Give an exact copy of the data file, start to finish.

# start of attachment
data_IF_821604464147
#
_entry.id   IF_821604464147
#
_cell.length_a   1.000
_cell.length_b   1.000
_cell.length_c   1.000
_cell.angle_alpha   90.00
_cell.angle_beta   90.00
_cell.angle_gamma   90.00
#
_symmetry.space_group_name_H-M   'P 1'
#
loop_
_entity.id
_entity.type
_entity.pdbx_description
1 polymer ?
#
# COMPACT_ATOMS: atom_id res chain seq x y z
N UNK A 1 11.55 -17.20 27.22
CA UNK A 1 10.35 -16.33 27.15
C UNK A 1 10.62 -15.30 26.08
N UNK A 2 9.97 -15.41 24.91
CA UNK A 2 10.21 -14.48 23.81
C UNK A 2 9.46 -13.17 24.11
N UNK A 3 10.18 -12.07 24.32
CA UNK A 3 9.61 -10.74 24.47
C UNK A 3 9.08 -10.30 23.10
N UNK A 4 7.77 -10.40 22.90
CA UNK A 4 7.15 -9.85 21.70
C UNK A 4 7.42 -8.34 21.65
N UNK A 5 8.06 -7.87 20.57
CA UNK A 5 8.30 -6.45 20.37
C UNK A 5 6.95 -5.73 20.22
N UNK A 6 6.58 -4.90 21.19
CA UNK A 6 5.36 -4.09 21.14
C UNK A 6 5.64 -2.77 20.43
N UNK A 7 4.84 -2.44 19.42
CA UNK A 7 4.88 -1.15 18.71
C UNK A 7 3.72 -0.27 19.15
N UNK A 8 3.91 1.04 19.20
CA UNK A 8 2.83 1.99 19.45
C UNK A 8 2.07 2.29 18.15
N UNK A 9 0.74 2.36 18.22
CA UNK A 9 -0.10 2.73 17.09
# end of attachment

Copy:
data_IF_821604464147
#
_entry.id   IF_821604464147
#
_cell.length_a   1.000
_cell.length_b   1.000
_cell.length_c   1.000
_cell.angle_alpha   90.00
_cell.angle_beta   90.00
_cell.angle_gamma   90.00
#
_symmetry.space_group_name_H-M   'P 1'
#
loop_
_entity.id
_entity.type
_entity.pdbx_description
1 polymer ?
#
# COMPACT_ATOMS: atom_id res chain seq x y z
N UNK A 1 11.55 -17.20 27.22
CA UNK A 1 10.35 -16.33 27.15
C UNK A 1 10.62 -15.30 26.08
N UNK A 2 9.97 -15.41 24.91
CA UNK A 2 10.21 -14.48 23.81
C UNK A 2 9.46 -13.17 24.11
N UNK A 3 10.18 -12.07 24.32
CA UNK A 3 9.61 -10.74 24.47
C UNK A 3 9.08 -10.30 23.10
N UNK A 4 7.77 -10.40 22.90
CA UNK A 4 7.15 -9.85 21.70
C UNK A 4 7.42 -8.34 21.65
N UNK A 5 8.06 -7.87 20.57
CA UNK A 5 8.30 -6.45 20.37
C UNK A 5 6.95 -5.73 20.22
N UNK A 6 6.58 -4.90 21.19
CA UNK A 6 5.36 -4.09 21.14
C UNK A 6 5.64 -2.77 20.43
N UNK A 7 4.84 -2.44 19.42
CA UNK A 7 4.88 -1.15 18.71
C UNK A 7 3.72 -0.27 19.15
N UNK A 8 3.91 1.04 19.20
CA UNK A 8 2.83 1.99 19.45
C UNK A 8 2.07 2.29 18.15
N UNK A 9 0.74 2.36 18.22
CA UNK A 9 -0.10 2.73 17.09